Catalonia is an autonomous community and region in Spain, the capital of which is the historic city of Barcelona. Though majority of the population of Spain speak the Spanish language, Catalan, or Valencian, is known as the official language of Catalonia, as well as in other regions such as in some parts of France, the city of L 'Alguer, Italy, and the country Andorra. Catalan is considered as a Romance language, with roots in Indo-European languages. As of 2001, there was an estimated 9.1 million speakers of Catalan all over the world, with about six to seven million of that number from Catalonia, Spain.
In 1979, Article 3 of the Statute of Autonomy recognized Catalan as the official language of Catalonia, with Spanish and Castilian as accepted co-languages. In 1983, the Law of Linguistic Normalization of Catalonia paved the way for the standardization, development, and application of the Catalan language in the autonomous region. Because of the more widespread use of Catalan in mass media and in cultural settings during this time, the number of speakers of the language increased to up to 97% of the Catalonian population. At present, Catalan is integrated into the education system of the region, beginning from primary schooling and well into higher education.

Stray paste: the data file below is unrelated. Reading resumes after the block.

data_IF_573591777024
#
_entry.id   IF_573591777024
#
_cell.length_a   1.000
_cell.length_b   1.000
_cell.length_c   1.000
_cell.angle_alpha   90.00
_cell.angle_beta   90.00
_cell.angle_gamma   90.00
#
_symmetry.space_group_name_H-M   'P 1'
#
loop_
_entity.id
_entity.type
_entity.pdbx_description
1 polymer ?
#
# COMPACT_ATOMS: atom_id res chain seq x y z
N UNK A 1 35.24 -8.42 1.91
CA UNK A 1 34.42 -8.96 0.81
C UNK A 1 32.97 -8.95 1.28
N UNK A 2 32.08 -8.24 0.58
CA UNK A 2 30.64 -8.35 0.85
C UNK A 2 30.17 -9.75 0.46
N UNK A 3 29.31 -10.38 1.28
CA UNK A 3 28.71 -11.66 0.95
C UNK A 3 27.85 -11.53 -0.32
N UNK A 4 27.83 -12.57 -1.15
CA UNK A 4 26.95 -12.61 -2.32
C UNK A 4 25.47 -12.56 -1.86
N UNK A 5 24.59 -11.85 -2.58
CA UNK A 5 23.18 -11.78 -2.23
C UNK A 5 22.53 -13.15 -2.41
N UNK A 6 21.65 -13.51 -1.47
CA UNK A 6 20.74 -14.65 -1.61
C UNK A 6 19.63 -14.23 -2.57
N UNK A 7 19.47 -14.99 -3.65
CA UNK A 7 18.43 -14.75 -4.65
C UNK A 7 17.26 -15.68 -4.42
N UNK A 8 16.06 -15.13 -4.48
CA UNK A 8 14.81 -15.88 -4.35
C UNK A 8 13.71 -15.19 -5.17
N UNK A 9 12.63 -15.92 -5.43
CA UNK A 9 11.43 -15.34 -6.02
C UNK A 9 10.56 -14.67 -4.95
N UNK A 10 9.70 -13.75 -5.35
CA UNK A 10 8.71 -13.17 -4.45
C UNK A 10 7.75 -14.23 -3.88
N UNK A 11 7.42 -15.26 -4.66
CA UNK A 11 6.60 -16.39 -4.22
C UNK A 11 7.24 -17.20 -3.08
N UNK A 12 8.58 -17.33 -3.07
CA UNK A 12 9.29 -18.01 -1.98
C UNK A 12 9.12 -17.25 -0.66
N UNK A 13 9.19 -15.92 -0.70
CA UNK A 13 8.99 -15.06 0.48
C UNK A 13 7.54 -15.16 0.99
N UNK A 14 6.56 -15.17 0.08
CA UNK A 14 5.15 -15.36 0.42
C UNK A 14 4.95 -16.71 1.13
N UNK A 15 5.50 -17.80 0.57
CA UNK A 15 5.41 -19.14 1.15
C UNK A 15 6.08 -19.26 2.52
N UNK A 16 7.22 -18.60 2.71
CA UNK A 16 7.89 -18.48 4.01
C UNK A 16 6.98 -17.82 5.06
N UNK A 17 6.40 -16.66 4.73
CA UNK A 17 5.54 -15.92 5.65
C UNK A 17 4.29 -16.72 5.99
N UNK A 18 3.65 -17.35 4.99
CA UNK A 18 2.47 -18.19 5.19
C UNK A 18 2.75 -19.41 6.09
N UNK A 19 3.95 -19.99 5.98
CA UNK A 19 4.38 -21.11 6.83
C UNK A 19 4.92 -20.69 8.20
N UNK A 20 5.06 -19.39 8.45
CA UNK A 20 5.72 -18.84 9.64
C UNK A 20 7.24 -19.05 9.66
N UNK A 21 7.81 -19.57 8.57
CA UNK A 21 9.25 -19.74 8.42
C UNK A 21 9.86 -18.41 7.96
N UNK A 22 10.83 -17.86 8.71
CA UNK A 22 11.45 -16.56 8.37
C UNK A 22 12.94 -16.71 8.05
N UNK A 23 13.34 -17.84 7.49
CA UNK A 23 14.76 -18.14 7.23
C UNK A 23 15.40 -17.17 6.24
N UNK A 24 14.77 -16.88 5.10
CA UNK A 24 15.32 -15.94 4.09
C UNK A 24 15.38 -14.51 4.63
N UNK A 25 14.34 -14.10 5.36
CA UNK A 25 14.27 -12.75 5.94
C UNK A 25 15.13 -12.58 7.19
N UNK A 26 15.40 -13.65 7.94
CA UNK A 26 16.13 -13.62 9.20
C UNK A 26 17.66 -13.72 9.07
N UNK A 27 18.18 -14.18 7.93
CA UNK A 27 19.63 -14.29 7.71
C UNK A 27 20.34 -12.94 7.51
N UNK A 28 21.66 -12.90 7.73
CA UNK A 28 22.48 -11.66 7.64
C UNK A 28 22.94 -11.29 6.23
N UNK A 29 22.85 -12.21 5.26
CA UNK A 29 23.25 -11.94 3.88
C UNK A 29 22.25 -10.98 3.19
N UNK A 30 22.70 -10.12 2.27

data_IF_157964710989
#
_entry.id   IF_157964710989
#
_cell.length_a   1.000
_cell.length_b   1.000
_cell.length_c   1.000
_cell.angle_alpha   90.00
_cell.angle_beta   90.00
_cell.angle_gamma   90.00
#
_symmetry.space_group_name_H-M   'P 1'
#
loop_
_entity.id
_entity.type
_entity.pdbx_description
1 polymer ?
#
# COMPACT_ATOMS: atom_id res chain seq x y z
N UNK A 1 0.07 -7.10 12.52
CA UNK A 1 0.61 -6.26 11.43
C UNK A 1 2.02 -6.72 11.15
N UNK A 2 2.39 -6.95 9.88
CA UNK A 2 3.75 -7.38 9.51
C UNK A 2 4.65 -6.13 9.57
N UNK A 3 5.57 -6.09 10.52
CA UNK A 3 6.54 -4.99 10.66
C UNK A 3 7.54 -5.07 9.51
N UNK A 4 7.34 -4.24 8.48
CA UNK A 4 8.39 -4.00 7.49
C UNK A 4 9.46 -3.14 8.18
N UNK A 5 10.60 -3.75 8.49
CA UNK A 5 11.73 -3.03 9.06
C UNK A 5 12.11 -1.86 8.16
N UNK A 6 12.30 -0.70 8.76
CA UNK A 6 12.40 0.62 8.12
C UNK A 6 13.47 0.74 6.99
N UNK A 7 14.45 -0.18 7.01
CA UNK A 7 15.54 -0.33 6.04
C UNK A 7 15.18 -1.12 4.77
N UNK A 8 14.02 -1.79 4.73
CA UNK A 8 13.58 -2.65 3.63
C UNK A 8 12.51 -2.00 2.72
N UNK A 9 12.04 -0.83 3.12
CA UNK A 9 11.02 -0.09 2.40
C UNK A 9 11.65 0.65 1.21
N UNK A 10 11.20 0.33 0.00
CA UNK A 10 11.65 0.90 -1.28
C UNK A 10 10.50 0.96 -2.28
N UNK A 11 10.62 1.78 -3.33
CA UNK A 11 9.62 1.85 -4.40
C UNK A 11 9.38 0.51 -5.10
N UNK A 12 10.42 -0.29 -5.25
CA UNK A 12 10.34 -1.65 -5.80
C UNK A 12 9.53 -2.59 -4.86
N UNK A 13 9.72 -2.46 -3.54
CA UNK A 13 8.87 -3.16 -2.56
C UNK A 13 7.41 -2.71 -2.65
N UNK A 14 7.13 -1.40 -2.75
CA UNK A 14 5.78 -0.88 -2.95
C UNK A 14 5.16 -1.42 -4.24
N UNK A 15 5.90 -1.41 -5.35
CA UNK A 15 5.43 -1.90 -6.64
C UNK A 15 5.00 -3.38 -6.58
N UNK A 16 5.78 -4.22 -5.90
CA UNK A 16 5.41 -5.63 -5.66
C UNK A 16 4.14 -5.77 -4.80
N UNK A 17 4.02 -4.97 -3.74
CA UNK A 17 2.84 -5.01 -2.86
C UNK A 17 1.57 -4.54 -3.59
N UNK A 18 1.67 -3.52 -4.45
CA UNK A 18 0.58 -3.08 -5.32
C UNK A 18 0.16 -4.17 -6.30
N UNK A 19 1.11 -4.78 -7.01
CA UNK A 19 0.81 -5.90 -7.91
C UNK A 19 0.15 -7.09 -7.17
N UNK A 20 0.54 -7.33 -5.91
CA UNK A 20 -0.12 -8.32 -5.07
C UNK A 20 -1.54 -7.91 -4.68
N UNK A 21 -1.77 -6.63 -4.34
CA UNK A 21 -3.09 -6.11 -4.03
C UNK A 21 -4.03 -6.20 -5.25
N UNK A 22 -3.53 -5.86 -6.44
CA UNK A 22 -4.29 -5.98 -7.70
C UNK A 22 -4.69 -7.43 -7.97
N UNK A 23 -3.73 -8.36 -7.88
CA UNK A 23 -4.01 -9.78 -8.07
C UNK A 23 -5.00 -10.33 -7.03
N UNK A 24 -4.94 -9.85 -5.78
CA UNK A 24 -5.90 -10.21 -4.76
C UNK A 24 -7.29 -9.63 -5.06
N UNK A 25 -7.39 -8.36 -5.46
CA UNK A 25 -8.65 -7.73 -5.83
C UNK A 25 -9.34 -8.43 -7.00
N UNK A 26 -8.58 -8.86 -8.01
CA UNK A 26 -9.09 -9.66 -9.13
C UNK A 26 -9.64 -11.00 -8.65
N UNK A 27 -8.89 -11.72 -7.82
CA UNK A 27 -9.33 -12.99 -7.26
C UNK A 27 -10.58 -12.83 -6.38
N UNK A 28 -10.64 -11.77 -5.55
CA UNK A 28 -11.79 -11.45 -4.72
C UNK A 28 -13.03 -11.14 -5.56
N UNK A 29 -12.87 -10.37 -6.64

Currently, the Catalan language standards are regulated by the Institute d Estudis Catalans. Because the region of Valencia, in Spain, also holds Catalan as its official language, there have been issues of using the language difference as a reason for disunity of Spain. The current reference used for the teaching of the Catalan language was a grammar book and manual written by Pompeu Fabra in the year 1918. A more recent grammar manual was published in 1995 by Antoni Badia Margarit. Up to the present, the language of Catalonia continues to thrive, along with the development of its region.